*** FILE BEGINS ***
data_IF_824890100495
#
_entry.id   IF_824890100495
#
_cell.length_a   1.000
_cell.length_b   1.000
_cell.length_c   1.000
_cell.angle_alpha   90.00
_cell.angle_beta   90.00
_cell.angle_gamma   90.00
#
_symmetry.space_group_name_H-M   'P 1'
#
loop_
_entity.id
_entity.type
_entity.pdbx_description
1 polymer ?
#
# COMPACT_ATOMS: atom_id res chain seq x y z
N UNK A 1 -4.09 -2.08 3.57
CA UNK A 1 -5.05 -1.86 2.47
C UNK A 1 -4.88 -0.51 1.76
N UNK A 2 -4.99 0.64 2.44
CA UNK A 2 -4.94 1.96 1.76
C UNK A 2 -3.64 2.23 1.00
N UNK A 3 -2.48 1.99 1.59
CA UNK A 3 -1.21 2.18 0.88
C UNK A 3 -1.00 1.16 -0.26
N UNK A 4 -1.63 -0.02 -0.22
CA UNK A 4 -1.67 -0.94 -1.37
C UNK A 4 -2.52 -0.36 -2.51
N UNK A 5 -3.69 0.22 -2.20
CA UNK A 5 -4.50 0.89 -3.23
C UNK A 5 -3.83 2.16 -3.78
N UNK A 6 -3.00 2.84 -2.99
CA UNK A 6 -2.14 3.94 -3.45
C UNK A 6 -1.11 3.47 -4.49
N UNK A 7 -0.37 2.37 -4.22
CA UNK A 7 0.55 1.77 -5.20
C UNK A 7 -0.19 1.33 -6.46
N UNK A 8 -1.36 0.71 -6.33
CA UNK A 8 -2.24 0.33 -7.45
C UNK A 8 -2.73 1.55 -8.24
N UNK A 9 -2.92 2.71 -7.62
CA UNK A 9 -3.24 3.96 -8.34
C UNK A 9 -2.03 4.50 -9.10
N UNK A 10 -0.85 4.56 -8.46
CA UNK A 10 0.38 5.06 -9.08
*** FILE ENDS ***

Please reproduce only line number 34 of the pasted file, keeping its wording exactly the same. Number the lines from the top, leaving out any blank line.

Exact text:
CA UNK A 5 -4.50 0.89 -3.23